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The Open Door

The story goes something like this. A young man leaves the East Coast on a Greyhound bus. He arrives in the Seattle bus terminal, tired, broke, and needing to use a restroom. The restrooms in the bus station are locked, requiring a dime to enter. A fellow passenger notices the young man’s distress and gives him the dime for the restroom. Thanking the man, he returns to the restroom only to find the door open. Now he has a dime! He walks to Pike Place Market, buys half a dozen apples, walks back to the bus station, and sells them for a nickel each. He continues to do this and in time is delivering produce to small grocery stores. Many years later, he is in his 70’s, rich and successful. He relates his story to a curious journalist. The journalist says, “I bet you’d really like to thank the man that gave you the dime.” The man thinks for a moment and says, “Yes, I guess so. But, you know, I’d really like to thank the guy that left the door open!”

My story is about Dave, a guy who left the door open for me.

A few weeks ago, I emailed Dave, a real estate developer that I had worked for many years ago. We hadn’t been in touch for over five years. I was delighted when he responded positively to my email and invited me to his office for lunch. He now owns buildings and data centers all over the United States and is a multi-millionaire a hundred times over.

In 1979, I had moved back to the States from Chile, broke, homeless, jobless and with a wife and two little girls in tow. Interest rates were at an all-time high and the economy was in the tank. Happily, I was able to find a job as an electrician and ended up on one of Dave’s buildings. I didn’t know him then. He was the elusive “owner” of the project.

Over the next year, I continued working on his buildings, and became part owner of the electrical company I was working for. His superintendent noticed me and requested that I be the foreman of the next project. He encouraged me to get the Electrical Administrator’s License for Washington State (Master Electrician). Then the company asked me to review and improve on the electrical design of the next two projects. In time, I became field superintendent of Dave's electrical company.

What I didn’t know was that Dave was orchestrating all this in the background through his superintendent and other employees. Not only did Dave leave the door open, but he was nudging me through it. Within a couple of years, I was running Dave’s electrical company. (Proverbs 22:29)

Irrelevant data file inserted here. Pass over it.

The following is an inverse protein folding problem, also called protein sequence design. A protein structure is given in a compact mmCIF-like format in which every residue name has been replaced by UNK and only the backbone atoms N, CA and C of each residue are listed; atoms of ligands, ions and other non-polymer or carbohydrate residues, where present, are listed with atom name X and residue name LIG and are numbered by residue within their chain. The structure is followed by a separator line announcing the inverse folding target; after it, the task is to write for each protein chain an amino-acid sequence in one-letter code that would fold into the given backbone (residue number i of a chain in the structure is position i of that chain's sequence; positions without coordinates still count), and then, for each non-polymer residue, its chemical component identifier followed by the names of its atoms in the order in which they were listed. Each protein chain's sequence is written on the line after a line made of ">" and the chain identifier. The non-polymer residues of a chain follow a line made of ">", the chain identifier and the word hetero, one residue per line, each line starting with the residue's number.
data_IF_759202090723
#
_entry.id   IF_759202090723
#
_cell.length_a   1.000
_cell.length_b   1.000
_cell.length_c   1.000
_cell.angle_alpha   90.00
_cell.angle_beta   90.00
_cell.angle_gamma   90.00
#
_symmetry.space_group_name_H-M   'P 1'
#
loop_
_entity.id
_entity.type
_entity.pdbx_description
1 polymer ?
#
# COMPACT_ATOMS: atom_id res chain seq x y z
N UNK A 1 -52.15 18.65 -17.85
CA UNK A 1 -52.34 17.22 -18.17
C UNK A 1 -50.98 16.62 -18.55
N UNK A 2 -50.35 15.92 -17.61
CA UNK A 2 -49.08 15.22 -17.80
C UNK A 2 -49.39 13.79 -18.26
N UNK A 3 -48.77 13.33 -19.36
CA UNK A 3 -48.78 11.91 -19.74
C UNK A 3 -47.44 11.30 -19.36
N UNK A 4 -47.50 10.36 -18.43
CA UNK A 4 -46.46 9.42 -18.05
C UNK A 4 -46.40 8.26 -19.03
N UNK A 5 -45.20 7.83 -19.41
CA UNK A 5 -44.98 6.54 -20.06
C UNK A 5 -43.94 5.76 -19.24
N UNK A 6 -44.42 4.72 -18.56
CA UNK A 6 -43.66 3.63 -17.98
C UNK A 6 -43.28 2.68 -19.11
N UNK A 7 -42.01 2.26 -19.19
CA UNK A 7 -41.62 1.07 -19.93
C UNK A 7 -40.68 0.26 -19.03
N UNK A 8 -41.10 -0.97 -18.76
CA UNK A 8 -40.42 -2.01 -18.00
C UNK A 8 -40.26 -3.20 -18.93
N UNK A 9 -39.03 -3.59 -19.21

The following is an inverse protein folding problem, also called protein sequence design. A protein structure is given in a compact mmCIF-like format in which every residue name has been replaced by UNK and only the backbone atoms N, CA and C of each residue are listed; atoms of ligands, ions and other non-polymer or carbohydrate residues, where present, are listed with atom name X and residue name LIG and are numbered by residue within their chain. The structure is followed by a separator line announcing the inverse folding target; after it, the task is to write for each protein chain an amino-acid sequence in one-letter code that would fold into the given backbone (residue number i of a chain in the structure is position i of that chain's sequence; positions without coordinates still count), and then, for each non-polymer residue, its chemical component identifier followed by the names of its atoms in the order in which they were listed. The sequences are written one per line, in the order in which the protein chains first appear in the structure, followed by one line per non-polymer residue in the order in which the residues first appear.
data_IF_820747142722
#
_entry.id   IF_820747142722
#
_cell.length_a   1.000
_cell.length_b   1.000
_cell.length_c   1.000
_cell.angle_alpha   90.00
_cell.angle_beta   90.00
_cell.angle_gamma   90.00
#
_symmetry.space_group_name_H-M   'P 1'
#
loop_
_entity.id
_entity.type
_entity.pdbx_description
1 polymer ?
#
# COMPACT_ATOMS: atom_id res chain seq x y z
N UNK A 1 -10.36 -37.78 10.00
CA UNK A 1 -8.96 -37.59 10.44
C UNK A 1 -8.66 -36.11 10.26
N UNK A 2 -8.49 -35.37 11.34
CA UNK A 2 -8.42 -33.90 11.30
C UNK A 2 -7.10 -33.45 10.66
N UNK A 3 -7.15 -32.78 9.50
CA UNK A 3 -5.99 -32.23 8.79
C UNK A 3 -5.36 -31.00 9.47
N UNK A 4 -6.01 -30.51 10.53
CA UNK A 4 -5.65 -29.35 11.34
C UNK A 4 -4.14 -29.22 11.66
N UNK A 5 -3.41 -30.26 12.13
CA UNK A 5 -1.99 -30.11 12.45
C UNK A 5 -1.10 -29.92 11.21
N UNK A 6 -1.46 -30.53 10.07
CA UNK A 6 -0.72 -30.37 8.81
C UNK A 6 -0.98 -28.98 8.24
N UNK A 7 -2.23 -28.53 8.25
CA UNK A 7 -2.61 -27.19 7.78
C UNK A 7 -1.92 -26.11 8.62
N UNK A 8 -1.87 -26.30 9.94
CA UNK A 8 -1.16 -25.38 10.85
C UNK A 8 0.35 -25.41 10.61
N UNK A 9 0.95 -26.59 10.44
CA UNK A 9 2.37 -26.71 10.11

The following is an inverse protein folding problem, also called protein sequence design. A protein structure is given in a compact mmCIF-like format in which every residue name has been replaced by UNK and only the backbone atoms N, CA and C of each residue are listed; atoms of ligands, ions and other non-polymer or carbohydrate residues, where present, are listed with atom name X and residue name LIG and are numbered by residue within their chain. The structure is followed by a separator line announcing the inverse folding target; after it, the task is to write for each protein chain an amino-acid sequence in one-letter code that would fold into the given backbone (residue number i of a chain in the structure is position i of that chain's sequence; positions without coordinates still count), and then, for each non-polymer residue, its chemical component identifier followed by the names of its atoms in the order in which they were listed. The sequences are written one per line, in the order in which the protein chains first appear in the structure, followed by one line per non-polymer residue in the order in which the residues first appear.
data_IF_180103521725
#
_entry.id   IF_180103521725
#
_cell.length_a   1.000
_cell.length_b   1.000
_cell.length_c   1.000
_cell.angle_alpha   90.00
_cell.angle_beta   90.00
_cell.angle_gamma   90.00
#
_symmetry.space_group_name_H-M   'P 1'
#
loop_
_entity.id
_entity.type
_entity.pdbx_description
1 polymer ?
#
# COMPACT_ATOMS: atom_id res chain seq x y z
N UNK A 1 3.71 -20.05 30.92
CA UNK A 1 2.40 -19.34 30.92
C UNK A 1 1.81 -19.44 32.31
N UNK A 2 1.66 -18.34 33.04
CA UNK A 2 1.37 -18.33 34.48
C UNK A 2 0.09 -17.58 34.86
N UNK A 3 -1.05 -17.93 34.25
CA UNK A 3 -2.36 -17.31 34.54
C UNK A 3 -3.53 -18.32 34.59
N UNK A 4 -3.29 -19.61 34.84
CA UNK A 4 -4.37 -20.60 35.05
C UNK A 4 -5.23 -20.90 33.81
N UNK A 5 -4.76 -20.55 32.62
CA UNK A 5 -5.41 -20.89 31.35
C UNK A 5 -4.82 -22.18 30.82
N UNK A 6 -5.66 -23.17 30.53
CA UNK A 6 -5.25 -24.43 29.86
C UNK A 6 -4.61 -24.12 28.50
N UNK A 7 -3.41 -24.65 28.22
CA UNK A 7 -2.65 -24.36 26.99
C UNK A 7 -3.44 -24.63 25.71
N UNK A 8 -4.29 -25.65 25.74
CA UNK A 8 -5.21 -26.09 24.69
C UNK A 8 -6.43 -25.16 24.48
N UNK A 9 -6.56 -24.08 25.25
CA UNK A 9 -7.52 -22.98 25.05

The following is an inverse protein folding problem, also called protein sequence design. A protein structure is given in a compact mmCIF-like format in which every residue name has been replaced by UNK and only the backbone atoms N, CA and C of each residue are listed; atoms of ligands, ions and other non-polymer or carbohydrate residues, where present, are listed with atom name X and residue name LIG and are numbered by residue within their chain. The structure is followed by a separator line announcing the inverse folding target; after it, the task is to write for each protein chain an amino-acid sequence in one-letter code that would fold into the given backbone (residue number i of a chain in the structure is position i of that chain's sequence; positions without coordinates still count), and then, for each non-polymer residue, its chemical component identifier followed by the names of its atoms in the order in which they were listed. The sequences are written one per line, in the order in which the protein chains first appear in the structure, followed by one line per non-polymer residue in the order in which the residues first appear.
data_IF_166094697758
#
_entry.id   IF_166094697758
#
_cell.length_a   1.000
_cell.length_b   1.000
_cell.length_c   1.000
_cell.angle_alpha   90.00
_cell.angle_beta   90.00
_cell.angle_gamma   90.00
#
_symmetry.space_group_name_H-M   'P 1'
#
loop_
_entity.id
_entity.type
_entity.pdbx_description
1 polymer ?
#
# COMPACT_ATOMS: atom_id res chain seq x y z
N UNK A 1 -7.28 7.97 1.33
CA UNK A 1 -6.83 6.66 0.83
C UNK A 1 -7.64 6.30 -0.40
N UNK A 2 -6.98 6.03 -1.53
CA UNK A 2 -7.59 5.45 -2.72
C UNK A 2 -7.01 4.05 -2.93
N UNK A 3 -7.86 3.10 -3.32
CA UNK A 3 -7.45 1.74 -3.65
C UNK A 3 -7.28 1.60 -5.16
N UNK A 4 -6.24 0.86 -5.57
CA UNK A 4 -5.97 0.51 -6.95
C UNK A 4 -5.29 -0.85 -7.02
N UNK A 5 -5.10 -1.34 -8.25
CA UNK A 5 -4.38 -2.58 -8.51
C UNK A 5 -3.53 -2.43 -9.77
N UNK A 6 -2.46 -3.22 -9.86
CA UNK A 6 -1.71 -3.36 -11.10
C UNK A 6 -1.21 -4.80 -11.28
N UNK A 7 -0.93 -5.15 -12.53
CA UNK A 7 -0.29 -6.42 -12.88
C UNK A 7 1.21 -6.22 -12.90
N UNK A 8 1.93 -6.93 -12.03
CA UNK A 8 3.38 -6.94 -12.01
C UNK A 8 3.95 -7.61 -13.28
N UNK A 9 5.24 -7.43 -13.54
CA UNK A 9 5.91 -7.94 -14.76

With economic reversals, Dave had to close his electrical company, and we parted ways for a time. I had my own company for a while but eventually ended up at VECA Electric. In time, things settled down economically and Dave approached me again. He had millions of dollars in data center electrical work, and he wanted me to do it. He wanted someone he could trust. This was a double door opening and it made all the difference for me. I have so much to thank him for.

But change is constant, and in time, we parted ways. That was about ten years ago. So, when Dave returned my call and invited me to lunch, I was very excited. I arrived at his office, and he immediately took me to his board room where there were pictures of his buildings and data center projects. He went on and on about what his company was doing and all the projects they had completed. I asked about his wife and kids. He talked a little about them but kept going back to his buildings and projects. Clearly, that was what he was most excited about. That is where his heart was (Matthew 6:21) And I felt a certain sadness for him.

Still, I remember feeling the same way as Dave about the projects and buildings that I had worked on or designed. I was so proud of that. When I was with my daughters driving around Seattle, I would point them out. “Dad! BORING!” They just didn’t understand. In later years, my oldest daughter became a property manager. Teasing me, she would go out of her way pointing out all the buildings she managed. Point taken.

As I got older (not that many years ago), I became preoccupied with legacy and having meaning in my life. The legacy of buildings and projects seemed hollow and meaningless. I began to wonder how I would be remembered. How do I want to be remembered? A faithful believer. A good husband, father, grandfather, friend. “A good name is more desirable than great riches; to be esteemed is better than silver and gold.” Proverbs 22:1 (Ecclesiastes 7:1) And as someone who opens a door for others.

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